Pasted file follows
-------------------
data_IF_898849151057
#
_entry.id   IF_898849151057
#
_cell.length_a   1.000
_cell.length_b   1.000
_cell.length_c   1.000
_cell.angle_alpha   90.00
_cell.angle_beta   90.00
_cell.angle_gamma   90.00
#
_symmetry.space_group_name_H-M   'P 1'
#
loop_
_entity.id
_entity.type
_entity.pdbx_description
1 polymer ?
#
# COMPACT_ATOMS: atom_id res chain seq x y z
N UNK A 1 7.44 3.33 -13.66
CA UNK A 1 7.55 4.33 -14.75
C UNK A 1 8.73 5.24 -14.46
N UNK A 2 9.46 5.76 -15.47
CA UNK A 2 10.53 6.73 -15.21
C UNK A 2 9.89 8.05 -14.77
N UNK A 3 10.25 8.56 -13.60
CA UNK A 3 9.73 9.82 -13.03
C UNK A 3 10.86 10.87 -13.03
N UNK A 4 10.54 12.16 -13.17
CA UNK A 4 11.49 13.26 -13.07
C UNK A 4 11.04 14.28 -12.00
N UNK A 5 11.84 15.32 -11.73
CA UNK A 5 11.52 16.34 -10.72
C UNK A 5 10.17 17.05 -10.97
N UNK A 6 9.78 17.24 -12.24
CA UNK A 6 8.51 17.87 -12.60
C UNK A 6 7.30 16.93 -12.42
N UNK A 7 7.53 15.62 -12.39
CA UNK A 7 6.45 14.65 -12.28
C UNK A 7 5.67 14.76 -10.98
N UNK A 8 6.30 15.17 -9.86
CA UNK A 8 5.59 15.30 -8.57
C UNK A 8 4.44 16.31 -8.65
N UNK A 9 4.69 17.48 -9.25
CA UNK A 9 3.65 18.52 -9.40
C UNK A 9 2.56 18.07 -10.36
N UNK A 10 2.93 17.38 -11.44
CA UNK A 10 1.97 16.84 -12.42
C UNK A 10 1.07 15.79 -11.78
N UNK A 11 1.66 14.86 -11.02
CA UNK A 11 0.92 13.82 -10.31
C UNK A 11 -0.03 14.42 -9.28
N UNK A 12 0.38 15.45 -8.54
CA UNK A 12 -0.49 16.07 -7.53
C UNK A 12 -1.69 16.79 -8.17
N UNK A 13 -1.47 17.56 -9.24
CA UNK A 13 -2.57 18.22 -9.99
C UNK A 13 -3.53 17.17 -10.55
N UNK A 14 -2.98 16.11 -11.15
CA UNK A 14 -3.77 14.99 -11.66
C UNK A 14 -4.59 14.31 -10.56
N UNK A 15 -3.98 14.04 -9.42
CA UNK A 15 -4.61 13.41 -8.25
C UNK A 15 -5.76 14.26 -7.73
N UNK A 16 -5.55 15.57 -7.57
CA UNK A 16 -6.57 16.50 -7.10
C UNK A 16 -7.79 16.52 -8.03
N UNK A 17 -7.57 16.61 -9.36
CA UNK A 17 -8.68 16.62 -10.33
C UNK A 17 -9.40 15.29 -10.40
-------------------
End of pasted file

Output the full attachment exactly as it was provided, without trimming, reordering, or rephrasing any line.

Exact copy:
data_IF_898849151057
#
_entry.id   IF_898849151057
#
_cell.length_a   1.000
_cell.length_b   1.000
_cell.length_c   1.000
_cell.angle_alpha   90.00
_cell.angle_beta   90.00
_cell.angle_gamma   90.00
#
_symmetry.space_group_name_H-M   'P 1'
#
loop_
_entity.id
_entity.type
_entity.pdbx_description
1 polymer ?
#
# COMPACT_ATOMS: atom_id res chain seq x y z
N UNK A 1 7.44 3.33 -13.66
CA UNK A 1 7.55 4.33 -14.75
C UNK A 1 8.73 5.24 -14.46
N UNK A 2 9.46 5.76 -15.47
CA UNK A 2 10.53 6.73 -15.21
C UNK A 2 9.89 8.05 -14.77
N UNK A 3 10.25 8.56 -13.60
CA UNK A 3 9.73 9.82 -13.03
C UNK A 3 10.86 10.87 -13.03
N UNK A 4 10.54 12.16 -13.17
CA UNK A 4 11.49 13.26 -13.07
C UNK A 4 11.04 14.28 -12.00
N UNK A 5 11.84 15.32 -11.73
CA UNK A 5 11.52 16.34 -10.72
C UNK A 5 10.17 17.05 -10.97
N UNK A 6 9.78 17.24 -12.24
CA UNK A 6 8.51 17.87 -12.60
C UNK A 6 7.30 16.93 -12.42
N UNK A 7 7.53 15.62 -12.39
CA UNK A 7 6.45 14.65 -12.28
C UNK A 7 5.67 14.76 -10.98
N UNK A 8 6.30 15.17 -9.86
CA UNK A 8 5.59 15.30 -8.57
C UNK A 8 4.44 16.31 -8.65
N UNK A 9 4.69 17.48 -9.25
CA UNK A 9 3.65 18.52 -9.40
C UNK A 9 2.56 18.07 -10.36
N UNK A 10 2.93 17.38 -11.44
CA UNK A 10 1.97 16.84 -12.42
C UNK A 10 1.07 15.79 -11.78
N UNK A 11 1.66 14.86 -11.02
CA UNK A 11 0.92 13.82 -10.31
C UNK A 11 -0.03 14.42 -9.28
N UNK A 12 0.38 15.45 -8.54
CA UNK A 12 -0.49 16.07 -7.53
C UNK A 12 -1.69 16.79 -8.17
N UNK A 13 -1.47 17.56 -9.24
CA UNK A 13 -2.57 18.22 -9.99
C UNK A 13 -3.53 17.17 -10.55
N UNK A 14 -2.98 16.11 -11.15
CA UNK A 14 -3.77 14.99 -11.66
C UNK A 14 -4.59 14.31 -10.56
N UNK A 15 -3.98 14.04 -9.42
CA UNK A 15 -4.61 13.41 -8.25
C UNK A 15 -5.76 14.26 -7.73
N UNK A 16 -5.55 15.57 -7.57
CA UNK A 16 -6.57 16.50 -7.10
C UNK A 16 -7.79 16.52 -8.03
N UNK A 17 -7.57 16.61 -9.36
CA UNK A 17 -8.68 16.62 -10.33
C UNK A 17 -9.40 15.29 -10.40